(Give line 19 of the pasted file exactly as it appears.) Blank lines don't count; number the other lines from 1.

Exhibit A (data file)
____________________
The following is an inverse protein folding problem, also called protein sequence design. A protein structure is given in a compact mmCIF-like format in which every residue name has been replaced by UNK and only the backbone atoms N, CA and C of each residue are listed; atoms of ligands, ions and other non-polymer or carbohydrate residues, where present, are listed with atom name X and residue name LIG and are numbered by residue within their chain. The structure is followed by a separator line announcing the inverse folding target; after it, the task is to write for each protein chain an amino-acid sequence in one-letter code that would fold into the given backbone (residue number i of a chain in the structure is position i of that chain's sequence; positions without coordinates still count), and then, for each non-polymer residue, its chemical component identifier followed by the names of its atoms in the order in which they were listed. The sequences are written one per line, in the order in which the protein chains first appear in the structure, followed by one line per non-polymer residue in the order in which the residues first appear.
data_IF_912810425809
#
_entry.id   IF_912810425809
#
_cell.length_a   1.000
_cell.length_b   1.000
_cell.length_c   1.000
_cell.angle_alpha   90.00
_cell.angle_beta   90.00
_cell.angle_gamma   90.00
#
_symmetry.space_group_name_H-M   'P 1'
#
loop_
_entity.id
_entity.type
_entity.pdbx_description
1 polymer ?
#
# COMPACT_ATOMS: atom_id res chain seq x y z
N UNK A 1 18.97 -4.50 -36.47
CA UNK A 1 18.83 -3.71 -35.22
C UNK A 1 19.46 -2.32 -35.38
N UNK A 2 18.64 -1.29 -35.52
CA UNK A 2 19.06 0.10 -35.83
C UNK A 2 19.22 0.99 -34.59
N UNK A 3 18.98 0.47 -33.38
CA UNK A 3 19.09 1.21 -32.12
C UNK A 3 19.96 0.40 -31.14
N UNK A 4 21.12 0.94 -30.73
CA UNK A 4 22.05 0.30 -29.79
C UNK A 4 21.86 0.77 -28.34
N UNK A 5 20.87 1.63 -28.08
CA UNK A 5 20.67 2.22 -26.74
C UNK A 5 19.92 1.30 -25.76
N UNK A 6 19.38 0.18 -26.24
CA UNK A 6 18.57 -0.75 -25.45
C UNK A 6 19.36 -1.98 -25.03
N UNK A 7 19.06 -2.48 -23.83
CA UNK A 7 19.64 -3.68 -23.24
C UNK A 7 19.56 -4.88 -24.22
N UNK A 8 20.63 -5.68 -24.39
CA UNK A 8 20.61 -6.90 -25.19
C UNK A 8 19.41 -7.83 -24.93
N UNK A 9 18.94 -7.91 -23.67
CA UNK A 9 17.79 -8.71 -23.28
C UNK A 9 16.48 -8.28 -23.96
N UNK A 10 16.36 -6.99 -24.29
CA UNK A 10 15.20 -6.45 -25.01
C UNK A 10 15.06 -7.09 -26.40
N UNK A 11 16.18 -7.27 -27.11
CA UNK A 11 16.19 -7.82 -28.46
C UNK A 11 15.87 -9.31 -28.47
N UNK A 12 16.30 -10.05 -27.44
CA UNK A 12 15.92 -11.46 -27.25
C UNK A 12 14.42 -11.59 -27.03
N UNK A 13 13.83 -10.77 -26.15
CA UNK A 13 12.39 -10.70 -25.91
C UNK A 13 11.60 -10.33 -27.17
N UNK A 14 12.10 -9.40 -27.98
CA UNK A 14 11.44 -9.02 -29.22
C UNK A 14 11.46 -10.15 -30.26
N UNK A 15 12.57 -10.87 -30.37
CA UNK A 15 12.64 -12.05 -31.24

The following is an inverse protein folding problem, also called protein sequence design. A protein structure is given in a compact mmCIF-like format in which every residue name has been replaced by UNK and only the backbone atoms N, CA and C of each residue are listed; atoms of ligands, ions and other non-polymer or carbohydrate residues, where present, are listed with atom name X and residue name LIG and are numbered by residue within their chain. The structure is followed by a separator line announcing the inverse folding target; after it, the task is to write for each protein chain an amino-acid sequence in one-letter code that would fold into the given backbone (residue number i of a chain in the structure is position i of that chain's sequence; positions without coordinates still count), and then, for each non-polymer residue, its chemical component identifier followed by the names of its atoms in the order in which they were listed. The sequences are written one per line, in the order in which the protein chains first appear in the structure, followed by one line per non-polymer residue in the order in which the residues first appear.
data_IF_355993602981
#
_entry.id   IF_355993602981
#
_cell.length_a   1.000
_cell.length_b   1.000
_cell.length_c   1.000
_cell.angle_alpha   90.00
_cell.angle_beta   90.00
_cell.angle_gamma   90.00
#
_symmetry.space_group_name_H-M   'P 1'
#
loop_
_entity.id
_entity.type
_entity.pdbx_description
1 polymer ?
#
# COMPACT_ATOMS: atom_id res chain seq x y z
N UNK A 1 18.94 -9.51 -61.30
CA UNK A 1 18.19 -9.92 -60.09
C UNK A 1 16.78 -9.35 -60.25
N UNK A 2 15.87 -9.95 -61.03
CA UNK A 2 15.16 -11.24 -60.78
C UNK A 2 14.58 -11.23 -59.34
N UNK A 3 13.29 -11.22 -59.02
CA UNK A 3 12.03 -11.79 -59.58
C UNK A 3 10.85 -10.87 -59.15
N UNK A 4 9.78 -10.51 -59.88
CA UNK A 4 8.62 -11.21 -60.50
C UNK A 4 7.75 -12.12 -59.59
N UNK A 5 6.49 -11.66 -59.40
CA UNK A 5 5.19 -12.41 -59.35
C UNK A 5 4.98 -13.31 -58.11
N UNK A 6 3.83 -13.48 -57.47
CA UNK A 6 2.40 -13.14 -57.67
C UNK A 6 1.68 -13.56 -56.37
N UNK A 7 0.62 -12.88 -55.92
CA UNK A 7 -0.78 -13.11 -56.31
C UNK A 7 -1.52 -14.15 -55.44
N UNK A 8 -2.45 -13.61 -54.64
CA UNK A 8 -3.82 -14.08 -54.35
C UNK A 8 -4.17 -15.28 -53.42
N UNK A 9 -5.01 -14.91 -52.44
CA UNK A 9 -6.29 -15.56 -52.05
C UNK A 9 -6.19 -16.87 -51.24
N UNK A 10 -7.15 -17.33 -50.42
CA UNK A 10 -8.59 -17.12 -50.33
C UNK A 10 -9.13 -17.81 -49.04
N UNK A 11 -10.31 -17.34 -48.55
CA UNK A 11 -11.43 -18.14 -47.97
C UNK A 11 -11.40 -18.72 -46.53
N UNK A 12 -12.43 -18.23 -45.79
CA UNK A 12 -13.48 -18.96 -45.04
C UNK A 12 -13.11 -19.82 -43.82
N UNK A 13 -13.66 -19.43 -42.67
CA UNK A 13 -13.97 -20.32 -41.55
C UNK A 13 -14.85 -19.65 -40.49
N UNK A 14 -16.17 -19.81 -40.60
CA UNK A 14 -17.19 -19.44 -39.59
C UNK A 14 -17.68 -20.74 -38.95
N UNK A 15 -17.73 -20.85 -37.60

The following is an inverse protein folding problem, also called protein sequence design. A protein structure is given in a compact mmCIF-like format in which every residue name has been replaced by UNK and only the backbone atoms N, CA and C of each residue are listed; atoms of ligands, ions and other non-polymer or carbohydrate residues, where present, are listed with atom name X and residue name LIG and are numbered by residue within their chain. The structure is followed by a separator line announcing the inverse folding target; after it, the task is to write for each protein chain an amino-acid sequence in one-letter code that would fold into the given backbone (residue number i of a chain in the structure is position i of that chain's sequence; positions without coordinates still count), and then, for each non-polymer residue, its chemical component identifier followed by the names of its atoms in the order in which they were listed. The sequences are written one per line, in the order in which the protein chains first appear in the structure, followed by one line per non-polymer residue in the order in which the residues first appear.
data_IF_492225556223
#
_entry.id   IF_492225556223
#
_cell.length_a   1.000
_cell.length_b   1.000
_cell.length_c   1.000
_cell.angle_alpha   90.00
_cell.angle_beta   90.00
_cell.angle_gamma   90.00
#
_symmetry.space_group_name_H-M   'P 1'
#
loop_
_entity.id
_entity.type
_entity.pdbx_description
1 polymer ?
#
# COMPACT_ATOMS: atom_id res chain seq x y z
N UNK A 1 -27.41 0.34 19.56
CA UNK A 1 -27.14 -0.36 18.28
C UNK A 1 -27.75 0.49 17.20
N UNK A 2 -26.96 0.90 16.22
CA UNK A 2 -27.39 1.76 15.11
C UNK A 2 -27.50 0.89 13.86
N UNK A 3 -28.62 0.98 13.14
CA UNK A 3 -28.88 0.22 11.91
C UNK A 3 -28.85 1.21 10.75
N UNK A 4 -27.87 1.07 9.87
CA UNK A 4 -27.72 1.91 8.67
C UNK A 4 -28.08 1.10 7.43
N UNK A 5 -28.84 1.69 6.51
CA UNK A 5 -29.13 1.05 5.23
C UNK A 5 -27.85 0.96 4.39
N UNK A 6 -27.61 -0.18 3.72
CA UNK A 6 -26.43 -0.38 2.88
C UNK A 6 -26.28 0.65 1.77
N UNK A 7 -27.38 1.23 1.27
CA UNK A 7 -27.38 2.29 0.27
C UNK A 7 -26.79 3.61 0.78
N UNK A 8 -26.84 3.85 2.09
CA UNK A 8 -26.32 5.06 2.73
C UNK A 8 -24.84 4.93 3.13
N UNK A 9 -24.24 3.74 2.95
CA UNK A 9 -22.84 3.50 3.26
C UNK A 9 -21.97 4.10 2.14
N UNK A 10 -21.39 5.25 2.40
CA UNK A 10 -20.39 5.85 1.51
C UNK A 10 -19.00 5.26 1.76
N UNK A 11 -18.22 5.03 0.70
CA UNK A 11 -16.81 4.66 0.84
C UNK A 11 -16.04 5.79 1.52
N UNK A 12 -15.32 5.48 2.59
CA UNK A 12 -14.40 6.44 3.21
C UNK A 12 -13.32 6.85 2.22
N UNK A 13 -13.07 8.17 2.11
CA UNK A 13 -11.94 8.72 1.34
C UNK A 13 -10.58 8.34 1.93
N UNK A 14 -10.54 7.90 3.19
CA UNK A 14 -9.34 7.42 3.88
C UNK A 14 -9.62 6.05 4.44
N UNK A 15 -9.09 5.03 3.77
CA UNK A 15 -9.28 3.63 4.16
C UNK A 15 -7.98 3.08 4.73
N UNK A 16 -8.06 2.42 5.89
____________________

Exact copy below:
1 polymer ?